Also, I fucking hate most of the music most bars play. I know it's unpopular of me to say it, but I can't stand Lady Gaga, fucking Journey, fucking Bon Jovi, and fucking hip-hop. Now, I hate all the music my kids listen to. Fucking Korean pop music or the same shitty music I hated in the USA... only sung by little children. Actually, I'm not going to lie, little kids singing "Baby Got Back" warms my heart every day.
Ready to face minor violence.Then there's the violence. In my days as a bouncer, I've knocked a few heads, flattened a few noses, and helped a few chuckleheads donate blood (to the floor). I've also been hit in the head with bottles, received some ball stompings, and iced a few black eyes. So I was hoping to give up the blood and guts of the bar.
But guess what? The kids still want to punch me, kick in my nuts, and stab me with safety scissors. Lucky for me, they can't reach my beautiful face. Unlucky for me, my giant American important parts (KC Junior and the Twins) are right at their level. Ouch.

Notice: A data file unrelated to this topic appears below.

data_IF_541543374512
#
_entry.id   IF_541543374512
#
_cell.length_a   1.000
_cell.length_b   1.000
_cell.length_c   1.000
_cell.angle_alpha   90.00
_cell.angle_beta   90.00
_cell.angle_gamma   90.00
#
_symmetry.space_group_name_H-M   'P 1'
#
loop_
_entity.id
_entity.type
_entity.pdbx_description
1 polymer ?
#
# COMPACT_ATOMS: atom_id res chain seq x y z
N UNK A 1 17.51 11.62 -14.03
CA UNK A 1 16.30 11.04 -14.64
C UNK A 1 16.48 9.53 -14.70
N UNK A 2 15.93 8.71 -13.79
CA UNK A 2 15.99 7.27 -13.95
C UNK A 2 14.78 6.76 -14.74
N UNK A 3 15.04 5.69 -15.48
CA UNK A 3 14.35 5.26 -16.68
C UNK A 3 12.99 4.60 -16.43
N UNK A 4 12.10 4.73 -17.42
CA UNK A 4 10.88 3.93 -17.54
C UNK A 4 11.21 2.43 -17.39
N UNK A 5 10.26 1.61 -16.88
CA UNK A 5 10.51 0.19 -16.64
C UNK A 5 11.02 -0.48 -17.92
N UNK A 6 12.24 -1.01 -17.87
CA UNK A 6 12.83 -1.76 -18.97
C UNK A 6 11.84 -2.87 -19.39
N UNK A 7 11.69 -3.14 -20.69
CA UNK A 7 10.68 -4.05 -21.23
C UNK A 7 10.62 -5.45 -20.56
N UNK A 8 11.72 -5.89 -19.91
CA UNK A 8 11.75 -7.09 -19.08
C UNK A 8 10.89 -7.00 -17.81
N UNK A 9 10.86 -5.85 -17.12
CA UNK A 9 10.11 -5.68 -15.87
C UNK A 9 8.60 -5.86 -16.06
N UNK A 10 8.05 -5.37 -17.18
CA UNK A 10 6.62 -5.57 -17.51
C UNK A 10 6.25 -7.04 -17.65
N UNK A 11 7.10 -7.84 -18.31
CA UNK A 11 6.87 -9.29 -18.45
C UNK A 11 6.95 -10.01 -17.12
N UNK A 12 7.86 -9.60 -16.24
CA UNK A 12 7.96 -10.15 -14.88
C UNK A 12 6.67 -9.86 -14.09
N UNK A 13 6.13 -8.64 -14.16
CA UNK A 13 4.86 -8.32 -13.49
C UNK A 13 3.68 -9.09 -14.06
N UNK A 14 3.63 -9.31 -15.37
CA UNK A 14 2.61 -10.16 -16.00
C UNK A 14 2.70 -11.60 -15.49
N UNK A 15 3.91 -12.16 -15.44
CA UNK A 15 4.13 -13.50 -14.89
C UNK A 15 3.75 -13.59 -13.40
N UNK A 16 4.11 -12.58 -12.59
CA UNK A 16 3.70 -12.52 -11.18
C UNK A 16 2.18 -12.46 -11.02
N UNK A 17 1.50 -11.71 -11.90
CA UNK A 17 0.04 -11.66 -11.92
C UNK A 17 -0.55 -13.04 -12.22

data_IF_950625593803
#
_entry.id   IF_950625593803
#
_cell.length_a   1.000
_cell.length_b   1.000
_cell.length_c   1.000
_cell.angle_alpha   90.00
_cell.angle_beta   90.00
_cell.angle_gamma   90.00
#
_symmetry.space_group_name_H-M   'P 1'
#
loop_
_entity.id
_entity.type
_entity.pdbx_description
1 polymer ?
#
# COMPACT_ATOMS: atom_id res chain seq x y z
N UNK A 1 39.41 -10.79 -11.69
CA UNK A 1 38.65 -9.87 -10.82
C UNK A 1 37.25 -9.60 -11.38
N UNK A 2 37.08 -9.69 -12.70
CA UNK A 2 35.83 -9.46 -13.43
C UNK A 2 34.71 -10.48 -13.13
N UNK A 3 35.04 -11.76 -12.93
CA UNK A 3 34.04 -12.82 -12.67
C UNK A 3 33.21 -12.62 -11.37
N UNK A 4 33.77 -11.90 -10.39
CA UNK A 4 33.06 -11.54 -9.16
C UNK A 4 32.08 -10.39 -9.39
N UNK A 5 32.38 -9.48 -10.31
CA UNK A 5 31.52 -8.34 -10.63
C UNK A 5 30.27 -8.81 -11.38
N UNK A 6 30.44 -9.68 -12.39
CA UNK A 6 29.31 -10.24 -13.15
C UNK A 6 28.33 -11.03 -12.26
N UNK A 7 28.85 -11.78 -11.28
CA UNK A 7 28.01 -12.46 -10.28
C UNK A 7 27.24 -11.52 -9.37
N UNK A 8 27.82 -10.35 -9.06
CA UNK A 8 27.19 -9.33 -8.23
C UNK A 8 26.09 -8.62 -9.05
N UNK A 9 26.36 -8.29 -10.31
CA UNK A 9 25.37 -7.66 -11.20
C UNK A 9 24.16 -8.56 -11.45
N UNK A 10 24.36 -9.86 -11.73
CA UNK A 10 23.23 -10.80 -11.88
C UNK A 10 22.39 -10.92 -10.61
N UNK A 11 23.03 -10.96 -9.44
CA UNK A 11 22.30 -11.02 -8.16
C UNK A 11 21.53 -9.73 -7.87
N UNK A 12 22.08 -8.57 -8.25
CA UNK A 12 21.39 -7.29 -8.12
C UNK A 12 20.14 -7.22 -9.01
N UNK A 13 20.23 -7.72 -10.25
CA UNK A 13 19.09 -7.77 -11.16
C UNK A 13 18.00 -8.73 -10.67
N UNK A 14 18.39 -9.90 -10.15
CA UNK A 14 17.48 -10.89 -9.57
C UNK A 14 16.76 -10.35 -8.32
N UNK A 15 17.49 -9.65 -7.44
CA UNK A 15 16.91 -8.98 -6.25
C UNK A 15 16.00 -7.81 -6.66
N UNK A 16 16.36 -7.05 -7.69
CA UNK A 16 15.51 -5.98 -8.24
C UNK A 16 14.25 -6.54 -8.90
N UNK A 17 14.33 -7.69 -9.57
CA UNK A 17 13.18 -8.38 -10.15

When I bounced, some cops were terrified of my friends and me because they knew we fought twice as much and hard as them—without guns or billy clubs. In Korea, cops are terrified of me because I'm taller, bigger, and fought a thousand times as much as them—because there really isn't crime in Korea.
When you're standing in front of a bar's door with a clipboard, everybody wants to be your buddy and shake your hand and hug you so you'll go easy on them if they fuck up. When you're standing in the doorway to your classroom, none of the kids want to touch you because they think all foreigners have swine flu and syphilis and monkey pox.